Shoppers 'should always be able to choose cash or card'

Dermot Jewell of the Consumers' Association says, short of a referendum, the option to use cash should be guaranteed
Shoppers 'should always be able to choose cash or card'

'Ireland has never been a cashless society for the very good reason that cash is hugely popular,' Dermot Jewell of the Consumers' Association said. Stock picture

Consumer advocates have warned the Government to intervene to ensure that shoppers will always have the option of paying with cash, as contactless and card payments become increasingly popular.

Some Irish shops are starting to refuse cash payments, the Consumers’ Association of Ireland has warned.

The association's senior policy adviser, Dermott Jewell, said retailers should be told by the Government and regulators that they must always accept cash payments and, short of a referendum, the choice of using cash to make payments should be guaranteed for all consumers.

Mr Jewell told the Irish Examiner that some retailers, with the support of the banking industry, were using the Covid-19 pandemic to try to make cash payments unfashionable, while some were starting to ban the use of cash in favour of contactless card payments.

“Ireland has never been a cashless society for the very good reason that cash is hugely popular,” Mr Jewell said.

He said contactless payment don’t suit a lot of people, including those living off an allowance.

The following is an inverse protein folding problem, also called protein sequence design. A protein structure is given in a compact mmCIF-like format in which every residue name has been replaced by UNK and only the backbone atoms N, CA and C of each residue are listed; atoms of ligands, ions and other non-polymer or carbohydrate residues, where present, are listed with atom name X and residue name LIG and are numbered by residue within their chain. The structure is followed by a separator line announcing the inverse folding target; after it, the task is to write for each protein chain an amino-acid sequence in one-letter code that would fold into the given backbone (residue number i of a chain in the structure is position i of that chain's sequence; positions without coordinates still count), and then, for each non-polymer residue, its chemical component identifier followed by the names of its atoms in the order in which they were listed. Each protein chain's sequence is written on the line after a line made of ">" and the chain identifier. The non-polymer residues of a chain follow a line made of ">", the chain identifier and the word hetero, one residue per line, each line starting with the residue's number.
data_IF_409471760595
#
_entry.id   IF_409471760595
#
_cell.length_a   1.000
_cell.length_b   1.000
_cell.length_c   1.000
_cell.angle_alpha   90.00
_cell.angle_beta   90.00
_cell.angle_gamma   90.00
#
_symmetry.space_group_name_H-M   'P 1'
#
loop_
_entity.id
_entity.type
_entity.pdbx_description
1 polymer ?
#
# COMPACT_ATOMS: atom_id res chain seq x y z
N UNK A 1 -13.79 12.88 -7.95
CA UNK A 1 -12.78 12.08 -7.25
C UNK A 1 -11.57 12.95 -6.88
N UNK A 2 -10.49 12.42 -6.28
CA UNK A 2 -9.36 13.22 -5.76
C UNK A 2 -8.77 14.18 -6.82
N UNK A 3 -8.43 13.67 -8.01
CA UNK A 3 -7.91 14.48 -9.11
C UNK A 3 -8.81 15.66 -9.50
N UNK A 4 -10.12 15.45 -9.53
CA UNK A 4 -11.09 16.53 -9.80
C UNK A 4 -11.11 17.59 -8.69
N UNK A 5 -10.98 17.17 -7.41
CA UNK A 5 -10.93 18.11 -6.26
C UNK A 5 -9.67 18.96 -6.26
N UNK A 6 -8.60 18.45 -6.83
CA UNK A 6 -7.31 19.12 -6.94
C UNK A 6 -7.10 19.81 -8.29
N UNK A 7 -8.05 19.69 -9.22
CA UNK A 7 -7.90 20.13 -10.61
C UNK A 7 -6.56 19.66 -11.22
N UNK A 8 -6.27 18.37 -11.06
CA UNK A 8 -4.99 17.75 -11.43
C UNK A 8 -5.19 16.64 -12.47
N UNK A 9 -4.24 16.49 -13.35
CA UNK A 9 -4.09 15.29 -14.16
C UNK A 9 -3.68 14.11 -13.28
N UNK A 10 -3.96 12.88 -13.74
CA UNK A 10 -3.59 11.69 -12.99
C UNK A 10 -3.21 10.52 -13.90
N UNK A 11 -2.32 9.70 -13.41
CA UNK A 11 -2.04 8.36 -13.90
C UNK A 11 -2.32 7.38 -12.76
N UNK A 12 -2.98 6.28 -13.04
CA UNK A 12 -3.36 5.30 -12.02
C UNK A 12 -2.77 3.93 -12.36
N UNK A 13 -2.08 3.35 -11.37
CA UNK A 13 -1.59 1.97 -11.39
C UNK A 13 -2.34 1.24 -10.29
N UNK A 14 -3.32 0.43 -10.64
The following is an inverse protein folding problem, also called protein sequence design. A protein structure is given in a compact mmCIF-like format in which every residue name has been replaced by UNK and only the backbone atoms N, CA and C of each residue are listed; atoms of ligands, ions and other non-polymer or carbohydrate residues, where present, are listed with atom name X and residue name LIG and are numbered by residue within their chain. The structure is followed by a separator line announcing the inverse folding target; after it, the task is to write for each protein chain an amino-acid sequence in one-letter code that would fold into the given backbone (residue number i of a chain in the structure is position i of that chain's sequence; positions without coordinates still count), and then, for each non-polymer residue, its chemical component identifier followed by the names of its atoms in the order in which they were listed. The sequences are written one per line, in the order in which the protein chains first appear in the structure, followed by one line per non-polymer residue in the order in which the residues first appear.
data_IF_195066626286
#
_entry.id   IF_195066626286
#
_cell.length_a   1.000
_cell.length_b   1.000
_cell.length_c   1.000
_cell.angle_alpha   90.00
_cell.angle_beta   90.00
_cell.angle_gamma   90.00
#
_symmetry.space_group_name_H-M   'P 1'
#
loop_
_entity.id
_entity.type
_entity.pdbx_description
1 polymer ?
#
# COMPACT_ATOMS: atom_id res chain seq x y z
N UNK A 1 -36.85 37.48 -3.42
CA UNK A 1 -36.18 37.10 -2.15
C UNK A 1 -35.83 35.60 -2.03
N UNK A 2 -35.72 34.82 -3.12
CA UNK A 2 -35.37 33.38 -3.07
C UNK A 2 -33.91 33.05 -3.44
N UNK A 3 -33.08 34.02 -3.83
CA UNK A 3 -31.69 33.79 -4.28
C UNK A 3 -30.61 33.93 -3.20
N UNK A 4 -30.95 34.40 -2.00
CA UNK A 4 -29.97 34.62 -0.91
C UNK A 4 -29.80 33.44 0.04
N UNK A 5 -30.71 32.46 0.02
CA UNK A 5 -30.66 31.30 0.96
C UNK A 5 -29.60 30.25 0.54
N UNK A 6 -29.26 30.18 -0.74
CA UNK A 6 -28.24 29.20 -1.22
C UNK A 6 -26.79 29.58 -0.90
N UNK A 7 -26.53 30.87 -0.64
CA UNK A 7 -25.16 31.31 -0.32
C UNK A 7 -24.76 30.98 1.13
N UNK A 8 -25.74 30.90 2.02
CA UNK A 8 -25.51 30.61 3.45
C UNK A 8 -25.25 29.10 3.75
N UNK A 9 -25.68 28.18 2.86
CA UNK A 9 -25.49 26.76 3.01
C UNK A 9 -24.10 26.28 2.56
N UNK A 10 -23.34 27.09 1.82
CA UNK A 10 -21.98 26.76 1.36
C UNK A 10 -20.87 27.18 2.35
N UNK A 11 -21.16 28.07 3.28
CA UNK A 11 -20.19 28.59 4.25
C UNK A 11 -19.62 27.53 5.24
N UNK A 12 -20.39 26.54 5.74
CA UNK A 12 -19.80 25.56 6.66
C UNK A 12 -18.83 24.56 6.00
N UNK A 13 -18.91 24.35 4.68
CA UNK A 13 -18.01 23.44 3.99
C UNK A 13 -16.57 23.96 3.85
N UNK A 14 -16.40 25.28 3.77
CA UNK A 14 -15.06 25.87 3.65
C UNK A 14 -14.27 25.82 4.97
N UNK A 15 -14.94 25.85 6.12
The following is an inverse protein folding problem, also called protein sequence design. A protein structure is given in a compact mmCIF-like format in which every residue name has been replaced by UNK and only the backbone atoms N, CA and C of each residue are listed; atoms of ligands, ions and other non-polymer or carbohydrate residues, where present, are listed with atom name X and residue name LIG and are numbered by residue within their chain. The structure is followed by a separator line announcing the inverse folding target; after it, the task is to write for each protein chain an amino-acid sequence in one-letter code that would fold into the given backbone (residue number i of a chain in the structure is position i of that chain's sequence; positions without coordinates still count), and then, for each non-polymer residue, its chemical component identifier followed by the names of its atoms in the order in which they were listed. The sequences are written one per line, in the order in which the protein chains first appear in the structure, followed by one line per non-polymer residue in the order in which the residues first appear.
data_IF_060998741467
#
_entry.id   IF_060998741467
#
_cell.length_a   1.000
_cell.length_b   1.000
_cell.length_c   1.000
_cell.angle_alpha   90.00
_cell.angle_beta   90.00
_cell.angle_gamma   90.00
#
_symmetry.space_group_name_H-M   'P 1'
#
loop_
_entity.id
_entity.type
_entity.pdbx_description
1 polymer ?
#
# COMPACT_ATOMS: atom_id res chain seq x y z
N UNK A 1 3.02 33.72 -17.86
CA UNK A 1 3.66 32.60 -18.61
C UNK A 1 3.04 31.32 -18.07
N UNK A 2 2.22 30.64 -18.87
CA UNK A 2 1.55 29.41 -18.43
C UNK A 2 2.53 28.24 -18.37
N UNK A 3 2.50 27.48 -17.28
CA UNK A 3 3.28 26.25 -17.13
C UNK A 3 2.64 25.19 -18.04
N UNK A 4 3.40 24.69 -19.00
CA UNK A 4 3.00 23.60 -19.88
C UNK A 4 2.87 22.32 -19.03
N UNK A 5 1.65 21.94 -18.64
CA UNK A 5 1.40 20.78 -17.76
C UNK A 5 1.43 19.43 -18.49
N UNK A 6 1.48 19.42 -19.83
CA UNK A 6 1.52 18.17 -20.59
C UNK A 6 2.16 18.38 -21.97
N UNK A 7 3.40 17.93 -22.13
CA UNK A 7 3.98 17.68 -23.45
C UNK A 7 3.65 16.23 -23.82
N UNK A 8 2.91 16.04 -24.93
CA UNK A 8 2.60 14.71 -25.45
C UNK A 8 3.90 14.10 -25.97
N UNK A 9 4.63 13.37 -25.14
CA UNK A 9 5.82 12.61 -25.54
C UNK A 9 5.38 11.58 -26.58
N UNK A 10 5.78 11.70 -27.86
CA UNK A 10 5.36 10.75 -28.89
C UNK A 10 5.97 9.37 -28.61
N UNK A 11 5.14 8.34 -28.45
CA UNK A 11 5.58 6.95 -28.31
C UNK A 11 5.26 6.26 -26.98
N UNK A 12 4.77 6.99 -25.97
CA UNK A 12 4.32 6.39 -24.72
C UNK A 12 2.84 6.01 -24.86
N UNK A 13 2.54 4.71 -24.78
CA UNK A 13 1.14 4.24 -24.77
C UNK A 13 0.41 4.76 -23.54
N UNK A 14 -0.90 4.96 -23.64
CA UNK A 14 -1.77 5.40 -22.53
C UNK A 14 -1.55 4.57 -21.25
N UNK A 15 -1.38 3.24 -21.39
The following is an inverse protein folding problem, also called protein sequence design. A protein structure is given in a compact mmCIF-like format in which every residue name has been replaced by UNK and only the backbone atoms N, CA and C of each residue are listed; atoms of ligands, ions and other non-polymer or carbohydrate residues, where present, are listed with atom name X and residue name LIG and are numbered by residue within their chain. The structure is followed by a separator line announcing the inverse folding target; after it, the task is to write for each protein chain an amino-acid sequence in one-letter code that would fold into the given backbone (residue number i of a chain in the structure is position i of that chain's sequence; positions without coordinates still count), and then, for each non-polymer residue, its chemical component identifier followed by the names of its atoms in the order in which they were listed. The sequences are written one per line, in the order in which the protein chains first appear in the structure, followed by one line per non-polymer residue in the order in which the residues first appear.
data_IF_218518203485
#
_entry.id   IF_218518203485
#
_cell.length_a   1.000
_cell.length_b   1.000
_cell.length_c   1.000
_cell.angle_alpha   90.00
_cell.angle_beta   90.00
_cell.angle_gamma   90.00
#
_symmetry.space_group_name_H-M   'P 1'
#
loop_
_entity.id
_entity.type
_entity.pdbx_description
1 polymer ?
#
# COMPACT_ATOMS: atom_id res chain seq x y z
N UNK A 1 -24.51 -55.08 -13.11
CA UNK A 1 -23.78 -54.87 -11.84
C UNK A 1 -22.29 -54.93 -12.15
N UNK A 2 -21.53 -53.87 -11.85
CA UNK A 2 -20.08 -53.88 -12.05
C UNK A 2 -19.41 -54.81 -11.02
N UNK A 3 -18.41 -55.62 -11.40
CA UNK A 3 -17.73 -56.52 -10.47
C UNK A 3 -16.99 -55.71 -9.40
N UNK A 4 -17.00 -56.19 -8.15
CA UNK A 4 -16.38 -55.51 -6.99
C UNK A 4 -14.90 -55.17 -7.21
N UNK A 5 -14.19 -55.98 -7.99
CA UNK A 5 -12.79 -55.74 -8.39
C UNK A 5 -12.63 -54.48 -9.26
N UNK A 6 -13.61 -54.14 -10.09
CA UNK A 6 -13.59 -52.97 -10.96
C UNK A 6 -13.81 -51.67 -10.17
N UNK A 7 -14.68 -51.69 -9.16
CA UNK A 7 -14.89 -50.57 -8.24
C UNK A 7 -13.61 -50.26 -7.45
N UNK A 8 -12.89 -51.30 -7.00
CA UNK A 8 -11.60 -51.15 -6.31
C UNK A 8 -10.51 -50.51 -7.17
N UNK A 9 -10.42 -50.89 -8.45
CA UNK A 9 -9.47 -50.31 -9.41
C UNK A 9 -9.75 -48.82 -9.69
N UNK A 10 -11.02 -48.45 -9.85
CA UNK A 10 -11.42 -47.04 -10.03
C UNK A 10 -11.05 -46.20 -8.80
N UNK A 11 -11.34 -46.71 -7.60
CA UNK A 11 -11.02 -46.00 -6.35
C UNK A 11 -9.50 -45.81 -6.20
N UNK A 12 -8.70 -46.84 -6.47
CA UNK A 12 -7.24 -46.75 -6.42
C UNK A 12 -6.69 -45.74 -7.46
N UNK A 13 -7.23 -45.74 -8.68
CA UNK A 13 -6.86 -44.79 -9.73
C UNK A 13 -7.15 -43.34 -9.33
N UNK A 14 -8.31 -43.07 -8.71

"Then there are the many people who are paid in cash and want to spend in cash, and there are a great number of older people who simply want to use their cash savings,” Mr Jewell said.

If this catches on, in an increased level, cash will become useless and it is an unusual form of discrimination. I know it is not intended to be that way, but it is working out that way. 

Referring to the Competition and Consumer Protection Commission, which this week launched an in-depth investigation into plans by AIB, Bank of Ireland, Permanent TSB, and KBC to develop a new payments app, Mr Jewell said the concerns of regulators were evidently heightened by the increase in card-based contactless payments.

His remarks come amid evidence of the increasing use of contactless payments since the onset of Covid. At €6.2bn in October, recently published Central Bank figures show spending at point-of-sale using credit and debit cards was up 17% in the year. ATM withdrawals at €1.1bn had also increased, but were still 30% below pre-pandemic levels of October 2019.

However, Mr Jewell said the banks were trying to compete with Revolut and others because contactless payments had been remarkably successful, “but it just does not suit everybody”.

Banks “love contactless payments” he said, but the Consumers’ Association accepted that cash, with its security costs, was expensive.

“But when all is said and done, there has not been a referendum into what consumers prefer,” Mr Jewell said.

Three of the four main banks — AIB, Bank of Ireland, and Permanent TSB — said they don’t levy fees for contactless payments. Ulster Bank said it charged 1c per transaction, including for Apple Pay and Google Pay transactions.

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